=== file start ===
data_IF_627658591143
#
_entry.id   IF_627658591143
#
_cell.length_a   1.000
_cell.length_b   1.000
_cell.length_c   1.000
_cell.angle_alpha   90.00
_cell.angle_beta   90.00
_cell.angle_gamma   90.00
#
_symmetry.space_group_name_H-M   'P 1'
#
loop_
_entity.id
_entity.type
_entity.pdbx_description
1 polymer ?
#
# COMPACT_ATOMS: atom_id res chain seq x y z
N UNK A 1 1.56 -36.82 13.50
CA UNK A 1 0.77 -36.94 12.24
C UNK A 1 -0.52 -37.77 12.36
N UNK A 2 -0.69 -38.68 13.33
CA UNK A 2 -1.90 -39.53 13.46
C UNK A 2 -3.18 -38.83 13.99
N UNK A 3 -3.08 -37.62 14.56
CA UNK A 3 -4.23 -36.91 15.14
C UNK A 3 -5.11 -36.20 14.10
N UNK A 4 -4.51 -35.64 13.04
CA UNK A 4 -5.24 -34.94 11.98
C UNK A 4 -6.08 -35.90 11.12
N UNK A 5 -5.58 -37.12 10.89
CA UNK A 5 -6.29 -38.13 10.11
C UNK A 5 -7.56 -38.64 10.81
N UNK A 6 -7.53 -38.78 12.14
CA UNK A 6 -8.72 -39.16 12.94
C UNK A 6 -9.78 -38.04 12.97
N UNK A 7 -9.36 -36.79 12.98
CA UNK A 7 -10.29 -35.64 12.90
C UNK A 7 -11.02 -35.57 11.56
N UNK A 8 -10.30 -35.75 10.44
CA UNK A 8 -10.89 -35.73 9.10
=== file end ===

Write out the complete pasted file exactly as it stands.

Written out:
data_IF_627658591143
#
_entry.id   IF_627658591143
#
_cell.length_a   1.000
_cell.length_b   1.000
_cell.length_c   1.000
_cell.angle_alpha   90.00
_cell.angle_beta   90.00
_cell.angle_gamma   90.00
#
_symmetry.space_group_name_H-M   'P 1'
#
loop_
_entity.id
_entity.type
_entity.pdbx_description
1 polymer ?
#
# COMPACT_ATOMS: atom_id res chain seq x y z
N UNK A 1 1.56 -36.82 13.50
CA UNK A 1 0.77 -36.94 12.24
C UNK A 1 -0.52 -37.77 12.36
N UNK A 2 -0.69 -38.68 13.33
CA UNK A 2 -1.90 -39.53 13.46
C UNK A 2 -3.18 -38.83 13.99
N UNK A 3 -3.08 -37.62 14.56
CA UNK A 3 -4.23 -36.91 15.14
C UNK A 3 -5.11 -36.20 14.10
N UNK A 4 -4.51 -35.64 13.04
CA UNK A 4 -5.24 -34.94 11.98
C UNK A 4 -6.08 -35.90 11.12
N UNK A 5 -5.58 -37.12 10.89
CA UNK A 5 -6.29 -38.13 10.11
C UNK A 5 -7.56 -38.64 10.81
N UNK A 6 -7.53 -38.78 12.14
CA UNK A 6 -8.72 -39.16 12.94
C UNK A 6 -9.78 -38.04 12.97
N UNK A 7 -9.36 -36.79 12.98
CA UNK A 7 -10.29 -35.64 12.90
C UNK A 7 -11.02 -35.57 11.56
N UNK A 8 -10.30 -35.75 10.44
CA UNK A 8 -10.89 -35.73 9.10